Decatur attorney Ash Miller, who worked with the city’s Environmental Sustainability Board to draft the new tree ordinance, said creating an exemption allowing homeowners discretion to remove healthy trees would gut the new ordinance because it would also remove the subsequent requirements to plant replacement trees or conserve the remaining tree canopy.
“Data obtained from the city on tree removal permits issued over the past seven years shows that most trees removed would fall under this exemption. Even the most conservative version of such an exemption–allowing 1 tree every seven years even–would result in the same number of removals,” Miller said. “Creating this kind of exemption would completely undermine the purpose of this ordinance.”
Supporters of the new ordinance emphasized that the city’s goal should be to expand its tree canopy, not just ensure that it doesn’t lose ground.
“You need to increase the canopy, not just maintain it,” added Aviva Vuvuzuela, who gave a work address along Clairemont Avenue. “As our population grows, we will need more oxygen, we will see increased pollution, which trees can help with.”
Addressing a commissioner’s comment that homeowners would not be able to take down a tree to construct a playspace for their children or plant flowers in the sun, Vuvuzela urged city residents to shift their perspective.
“Trees can accompany playgrounds really easily, in my experience,” she said. “And you don’t need to dig out a foundation for a playspace or to plant a garden. This is just an incredible ecosystem that we have on this earth. And we need to see that when we are removing a tree, we are removing a part of the ecosystem that takes care of us.”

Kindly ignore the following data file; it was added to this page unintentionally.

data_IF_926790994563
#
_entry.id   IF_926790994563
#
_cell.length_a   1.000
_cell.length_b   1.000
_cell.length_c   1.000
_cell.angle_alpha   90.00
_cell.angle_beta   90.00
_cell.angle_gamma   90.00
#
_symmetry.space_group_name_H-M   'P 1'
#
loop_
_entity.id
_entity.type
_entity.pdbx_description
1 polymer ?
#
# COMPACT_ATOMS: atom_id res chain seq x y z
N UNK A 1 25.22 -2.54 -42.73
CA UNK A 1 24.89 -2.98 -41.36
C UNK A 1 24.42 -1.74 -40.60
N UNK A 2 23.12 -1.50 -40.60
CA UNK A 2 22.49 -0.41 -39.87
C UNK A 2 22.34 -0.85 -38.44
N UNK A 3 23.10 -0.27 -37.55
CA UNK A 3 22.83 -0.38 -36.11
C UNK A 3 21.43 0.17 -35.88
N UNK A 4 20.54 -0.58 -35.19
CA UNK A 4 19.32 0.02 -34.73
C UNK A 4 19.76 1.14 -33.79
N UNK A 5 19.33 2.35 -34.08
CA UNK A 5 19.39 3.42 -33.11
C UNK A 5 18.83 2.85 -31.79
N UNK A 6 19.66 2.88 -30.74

Critics of the proposed measures said that it created an unfair and unnecessary burden on small, individual property owners when most of the large-scale tree removal is the result of new construction projects.
“Please don’t take a ‘one size fits all’ approach with respect to trees,” wrote Winnona Drive resident Charles Bonner in an email to commissioners. “We should be planting trees to bring the surrounding tree canopy above the threshold. But long-time homeowners should not be penalized. We are not the problem. If you’re flipping it to a developer – sure, let’s restrict that. But if you are going nowhere and want to protect your house or build a 4 x 8 garden shed, you should not have to pay more in fees and permitting than the cost of the work itself. Big tree work is already not cheap. People don’t do it recreationally.”
Commission member Rachel Cogburn pointed out that there are frequent situations where homeowners are worried that a tree will come down on their house or their neighbor’s house in a storm, but the tree is healthy.
“This seems to create a situation where it increases the costs of home ownership, which is already very, very expensive in Decatur,” Cogburn said. “Even if you are allowed to take a tree down, but still pay into a tree bank, that is a much higher cost going into removing that tree. That is very cost prohibitive for most households.”
During the planning commissioners’ discussion, members seemed divided over whether to recommend denial of the requested changes or proposing specific amendments to the City Commission for consideration.
Co-Chair Michael Travis made a motion to recommend denial of the ordinance in its current form, with the commission making recommendations for amendments. The motion passed 4-2, with Chair Harold Buckley and Commissioner Lori Leland-Kirk voting no. Commissioner Todd Ohlandt was absent.
During the meeting, both Buckley and Kirk indicated that they had issues with the proposed ordinance, but would prefer to recommend approval with amendments rather than denial.
Consideration of the ordinance now moves to the Decatur City Commission, which can either accept the Planning Commission recommendation for denial or approve the draft ordinance despite it.
More information about the city’s tree conservation ordinance and the current draft of the updated ordinance can be found on the city’s website here.
Want Decaturish delivered to your inbox every day? Sign up for our free newsletter by clicking here.